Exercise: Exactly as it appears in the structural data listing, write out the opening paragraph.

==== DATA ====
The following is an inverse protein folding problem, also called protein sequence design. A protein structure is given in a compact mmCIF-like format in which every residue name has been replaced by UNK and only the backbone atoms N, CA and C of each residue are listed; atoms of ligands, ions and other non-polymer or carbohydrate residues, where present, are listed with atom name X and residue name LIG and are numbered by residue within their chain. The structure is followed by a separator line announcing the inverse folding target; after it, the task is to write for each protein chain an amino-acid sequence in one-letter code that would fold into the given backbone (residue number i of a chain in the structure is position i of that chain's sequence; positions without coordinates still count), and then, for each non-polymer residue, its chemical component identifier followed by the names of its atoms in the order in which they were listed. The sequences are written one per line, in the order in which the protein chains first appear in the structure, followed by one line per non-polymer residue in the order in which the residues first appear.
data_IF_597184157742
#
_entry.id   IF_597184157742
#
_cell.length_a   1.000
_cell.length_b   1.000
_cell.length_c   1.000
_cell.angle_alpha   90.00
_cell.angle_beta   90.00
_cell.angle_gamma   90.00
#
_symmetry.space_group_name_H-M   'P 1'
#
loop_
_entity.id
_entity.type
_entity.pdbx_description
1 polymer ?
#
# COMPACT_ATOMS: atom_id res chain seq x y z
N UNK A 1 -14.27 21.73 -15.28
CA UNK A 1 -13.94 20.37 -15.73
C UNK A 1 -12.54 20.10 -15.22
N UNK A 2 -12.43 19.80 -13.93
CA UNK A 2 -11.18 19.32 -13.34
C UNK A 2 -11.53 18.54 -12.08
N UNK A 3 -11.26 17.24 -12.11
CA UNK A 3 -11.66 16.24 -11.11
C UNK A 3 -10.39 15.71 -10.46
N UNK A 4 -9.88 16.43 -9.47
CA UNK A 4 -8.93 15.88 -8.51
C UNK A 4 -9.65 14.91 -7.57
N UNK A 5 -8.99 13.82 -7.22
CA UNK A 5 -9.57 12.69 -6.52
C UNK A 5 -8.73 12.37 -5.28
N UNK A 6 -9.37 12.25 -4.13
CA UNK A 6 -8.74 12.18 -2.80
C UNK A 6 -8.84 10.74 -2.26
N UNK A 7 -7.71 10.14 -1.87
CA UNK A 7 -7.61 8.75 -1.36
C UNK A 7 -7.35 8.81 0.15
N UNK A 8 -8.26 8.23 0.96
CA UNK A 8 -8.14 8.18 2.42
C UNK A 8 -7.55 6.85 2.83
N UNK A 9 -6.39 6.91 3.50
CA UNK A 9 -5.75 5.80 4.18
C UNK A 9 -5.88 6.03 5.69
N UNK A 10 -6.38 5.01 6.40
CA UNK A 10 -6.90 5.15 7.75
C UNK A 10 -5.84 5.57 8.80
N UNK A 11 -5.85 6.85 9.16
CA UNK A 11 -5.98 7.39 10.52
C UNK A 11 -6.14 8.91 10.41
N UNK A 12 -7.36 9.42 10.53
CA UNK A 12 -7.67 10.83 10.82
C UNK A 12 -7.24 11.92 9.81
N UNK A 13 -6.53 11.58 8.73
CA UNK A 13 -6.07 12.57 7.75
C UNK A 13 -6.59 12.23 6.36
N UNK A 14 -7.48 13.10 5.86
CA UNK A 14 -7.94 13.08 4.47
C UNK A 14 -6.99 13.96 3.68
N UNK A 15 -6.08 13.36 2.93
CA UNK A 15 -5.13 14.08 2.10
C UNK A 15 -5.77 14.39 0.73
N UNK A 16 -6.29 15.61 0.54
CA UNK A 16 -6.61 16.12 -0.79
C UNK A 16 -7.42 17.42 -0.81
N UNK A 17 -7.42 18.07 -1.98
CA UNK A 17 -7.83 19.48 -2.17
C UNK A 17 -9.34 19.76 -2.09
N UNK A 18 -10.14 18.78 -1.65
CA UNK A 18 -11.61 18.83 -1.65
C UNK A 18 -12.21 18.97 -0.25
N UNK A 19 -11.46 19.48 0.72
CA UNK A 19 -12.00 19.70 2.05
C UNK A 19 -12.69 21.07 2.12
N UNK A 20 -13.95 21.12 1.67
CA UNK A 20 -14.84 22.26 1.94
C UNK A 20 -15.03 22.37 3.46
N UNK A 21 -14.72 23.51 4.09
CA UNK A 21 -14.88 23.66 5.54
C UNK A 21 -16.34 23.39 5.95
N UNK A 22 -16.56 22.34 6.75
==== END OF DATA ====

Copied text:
The following is an inverse protein folding problem, also called protein sequence design. A protein structure is given in a compact mmCIF-like format in which every residue name has been replaced by UNK and only the backbone atoms N, CA and C of each residue are listed; atoms of ligands, ions and other non-polymer or carbohydrate residues, where present, are listed with atom name X and residue name LIG and are numbered by residue within their chain. The structure is followed by a separator line announcing the inverse folding target; after it, the task is to write for each protein chain an amino-acid sequence in one-letter code that would fold into the given backbone (residue number i of a chain in the structure is position i of that chain's sequence; positions without coordinates still count), and then, for each non-polymer residue, its chemical component identifier followed by the names of its atoms in the order in which they were listed. The sequences are written one per line, in the order in which the protein chains first appear in the structure, followed by one line per non-polymer residue in the order in which the residues first appear.